There hasn’t been much focused effort towards creating a seamless AB testing experience for native apps. AB testing for mobile is a technologically harder problem than for websites due to challenges particular to mobile devices (ie. intermittent internet, lack of cookies/iframes, users running different versions). Existing solutions ignore complexity whereas we view handling it as our core business.
Who are your competitors, and who might become competitors? Who do you fear most?
Several companies very recently entered the game. Swrve has so far focused on games. Pathmapp is focusing on overall analytics (pretty different from our approach). Abstate is unlaunched. Artisan and Arise.io have buggy, immature products. A risk is that Visual Website Optimizer or Optimizely will decide to focus on expanding from websites into native apps. Native might be a natural next step for them since they offer web app support in premium plans, so we’ll grow aggressively.
We think there’s no dominant player because nobody has made anything good yet. Our goal is to be the best.
What do you understand about your business that other companies in it just don’t get?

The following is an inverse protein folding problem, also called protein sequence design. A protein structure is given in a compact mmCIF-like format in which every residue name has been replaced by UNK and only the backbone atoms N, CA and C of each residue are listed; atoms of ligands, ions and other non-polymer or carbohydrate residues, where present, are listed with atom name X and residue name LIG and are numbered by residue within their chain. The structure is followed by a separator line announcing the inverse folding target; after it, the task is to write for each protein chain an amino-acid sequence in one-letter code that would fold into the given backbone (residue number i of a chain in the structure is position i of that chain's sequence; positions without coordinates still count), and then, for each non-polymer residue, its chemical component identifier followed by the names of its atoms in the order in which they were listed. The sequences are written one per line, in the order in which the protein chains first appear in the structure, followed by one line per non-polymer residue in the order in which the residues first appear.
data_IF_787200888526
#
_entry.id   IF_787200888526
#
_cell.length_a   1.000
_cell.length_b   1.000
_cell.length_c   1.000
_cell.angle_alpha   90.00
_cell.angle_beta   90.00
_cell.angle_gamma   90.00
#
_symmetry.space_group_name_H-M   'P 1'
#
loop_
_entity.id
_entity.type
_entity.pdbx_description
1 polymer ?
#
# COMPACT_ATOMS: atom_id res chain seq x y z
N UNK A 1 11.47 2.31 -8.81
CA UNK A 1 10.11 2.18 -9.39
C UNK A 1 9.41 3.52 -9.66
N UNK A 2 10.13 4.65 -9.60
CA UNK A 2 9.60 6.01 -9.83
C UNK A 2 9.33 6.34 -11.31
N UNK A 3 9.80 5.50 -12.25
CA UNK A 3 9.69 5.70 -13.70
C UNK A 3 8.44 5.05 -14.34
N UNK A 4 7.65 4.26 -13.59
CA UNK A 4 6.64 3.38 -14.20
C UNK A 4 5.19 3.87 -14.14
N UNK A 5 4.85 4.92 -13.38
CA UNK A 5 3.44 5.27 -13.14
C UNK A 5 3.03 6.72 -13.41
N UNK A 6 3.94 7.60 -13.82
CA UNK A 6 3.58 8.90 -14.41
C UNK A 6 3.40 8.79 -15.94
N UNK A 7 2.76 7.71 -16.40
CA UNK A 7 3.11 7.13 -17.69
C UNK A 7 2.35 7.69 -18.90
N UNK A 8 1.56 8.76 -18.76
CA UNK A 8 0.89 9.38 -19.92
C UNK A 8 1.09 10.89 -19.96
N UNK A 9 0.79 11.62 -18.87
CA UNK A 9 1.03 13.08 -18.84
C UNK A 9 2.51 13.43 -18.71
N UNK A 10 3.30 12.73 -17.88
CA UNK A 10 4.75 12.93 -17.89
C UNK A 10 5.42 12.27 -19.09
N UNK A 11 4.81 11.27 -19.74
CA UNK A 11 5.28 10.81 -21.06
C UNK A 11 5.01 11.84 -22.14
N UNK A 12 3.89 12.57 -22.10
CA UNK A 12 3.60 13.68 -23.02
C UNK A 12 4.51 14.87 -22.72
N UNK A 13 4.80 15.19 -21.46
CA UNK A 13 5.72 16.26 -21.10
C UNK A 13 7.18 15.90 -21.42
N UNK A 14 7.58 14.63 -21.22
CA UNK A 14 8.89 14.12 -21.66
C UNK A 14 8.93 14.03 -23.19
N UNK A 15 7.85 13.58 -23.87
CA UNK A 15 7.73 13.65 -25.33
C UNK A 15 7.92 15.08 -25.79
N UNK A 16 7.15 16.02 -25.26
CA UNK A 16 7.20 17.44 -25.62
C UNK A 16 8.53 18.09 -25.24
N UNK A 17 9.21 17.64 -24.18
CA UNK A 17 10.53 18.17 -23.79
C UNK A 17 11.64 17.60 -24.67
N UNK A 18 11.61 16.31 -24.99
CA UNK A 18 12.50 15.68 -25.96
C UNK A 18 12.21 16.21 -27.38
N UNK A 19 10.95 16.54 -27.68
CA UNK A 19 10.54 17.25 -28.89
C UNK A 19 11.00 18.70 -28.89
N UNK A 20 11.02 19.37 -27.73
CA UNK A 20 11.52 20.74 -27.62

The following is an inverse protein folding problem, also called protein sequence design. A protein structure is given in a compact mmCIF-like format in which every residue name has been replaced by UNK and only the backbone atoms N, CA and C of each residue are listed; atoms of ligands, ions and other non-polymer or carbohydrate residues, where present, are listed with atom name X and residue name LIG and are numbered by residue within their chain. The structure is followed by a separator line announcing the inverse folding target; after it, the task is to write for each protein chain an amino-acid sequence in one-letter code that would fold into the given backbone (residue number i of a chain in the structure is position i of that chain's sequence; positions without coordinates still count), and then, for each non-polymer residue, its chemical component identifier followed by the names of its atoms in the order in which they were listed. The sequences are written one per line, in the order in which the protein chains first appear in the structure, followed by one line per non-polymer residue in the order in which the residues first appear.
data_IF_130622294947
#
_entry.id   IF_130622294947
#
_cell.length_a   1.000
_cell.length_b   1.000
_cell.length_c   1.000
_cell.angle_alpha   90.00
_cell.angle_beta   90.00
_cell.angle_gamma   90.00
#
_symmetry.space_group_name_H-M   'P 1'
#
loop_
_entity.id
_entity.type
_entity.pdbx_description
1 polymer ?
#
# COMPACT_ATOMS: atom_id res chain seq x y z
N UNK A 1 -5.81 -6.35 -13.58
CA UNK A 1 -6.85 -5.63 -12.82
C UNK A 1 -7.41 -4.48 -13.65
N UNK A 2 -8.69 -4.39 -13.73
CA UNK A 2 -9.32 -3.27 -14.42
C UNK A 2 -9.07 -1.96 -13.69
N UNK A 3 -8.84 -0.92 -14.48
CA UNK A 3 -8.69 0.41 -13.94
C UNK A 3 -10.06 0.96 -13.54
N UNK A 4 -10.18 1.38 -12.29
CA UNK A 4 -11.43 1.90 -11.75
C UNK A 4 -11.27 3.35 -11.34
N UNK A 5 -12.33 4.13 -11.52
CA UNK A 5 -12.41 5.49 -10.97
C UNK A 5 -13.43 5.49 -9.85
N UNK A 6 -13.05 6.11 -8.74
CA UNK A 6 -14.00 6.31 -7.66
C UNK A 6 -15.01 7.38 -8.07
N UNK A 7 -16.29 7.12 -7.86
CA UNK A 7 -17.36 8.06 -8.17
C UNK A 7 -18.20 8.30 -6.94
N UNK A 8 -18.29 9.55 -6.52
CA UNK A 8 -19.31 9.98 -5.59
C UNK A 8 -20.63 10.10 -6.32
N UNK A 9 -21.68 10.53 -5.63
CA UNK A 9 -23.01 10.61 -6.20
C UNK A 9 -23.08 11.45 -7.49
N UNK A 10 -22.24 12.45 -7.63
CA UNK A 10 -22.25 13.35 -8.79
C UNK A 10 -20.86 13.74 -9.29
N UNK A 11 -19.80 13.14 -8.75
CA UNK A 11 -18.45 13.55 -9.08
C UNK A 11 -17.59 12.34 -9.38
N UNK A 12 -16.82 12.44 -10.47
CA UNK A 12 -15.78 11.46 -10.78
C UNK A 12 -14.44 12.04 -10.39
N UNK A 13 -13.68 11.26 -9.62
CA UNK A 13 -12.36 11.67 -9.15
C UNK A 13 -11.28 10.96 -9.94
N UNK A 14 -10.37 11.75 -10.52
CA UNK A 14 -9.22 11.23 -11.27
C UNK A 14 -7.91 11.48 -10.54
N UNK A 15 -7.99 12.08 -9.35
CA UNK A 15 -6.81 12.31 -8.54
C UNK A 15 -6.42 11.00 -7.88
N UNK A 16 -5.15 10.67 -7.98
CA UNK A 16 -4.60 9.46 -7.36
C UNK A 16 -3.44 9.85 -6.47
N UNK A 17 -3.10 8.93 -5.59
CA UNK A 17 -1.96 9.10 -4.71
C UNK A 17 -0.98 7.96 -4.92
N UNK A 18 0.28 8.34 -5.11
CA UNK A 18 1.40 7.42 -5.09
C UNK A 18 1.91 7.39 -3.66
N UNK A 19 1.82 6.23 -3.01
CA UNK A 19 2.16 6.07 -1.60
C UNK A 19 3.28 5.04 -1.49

Our competitors are developers building for other developers, so most only offer programmatic interfaces. We understand often the goal setters and decision makers aren’t programmers. Apptimize makes it simple for non-technical owners, product managers, designers, and marketers via a WYSIWYG interface and a website to control and create experiments.
Our experimental setup, results, and analysis will be superior. Stanford PhD’s helped with our statistics by pointing out problems with competitors’ setups (ie. fixed sample sizes, small data set handling).
We’ll target companies who don’t monetize through app sales, instead using apps for branding, coupons, other off-app conversions. Although our first users are indie developers, most profitable apps make <$2K per month, so we’ll grow to targeting corporations like United, Starbucks.
How do or will you make money? How much could you make? (We realize you can’t know precisely, but give your best estimate.)
The plan is a monthly subscription. We’ll offer customers help with experiment design. If we charge premium customers $1K per month and get 200 customers (less than 2 sales a week) over 2 years we’d make ~$2.4MM per year 2 years in. Artisan (launched this month) claims to charge $1K-$10K per month, so that’s possibly a better price.
Ultimately we want to be the default way people change their apps. Everyone would use Apptimize to test each idea, and then use Apptimize to deliver the change to users. 100% of apps would use our library to reduce time to propagate changes and tighten the app development cycle. We’d help erase the line between apps and the web.
If you’ve already started working on it, how long have you been working and how many lines of code (if applicable) have you written?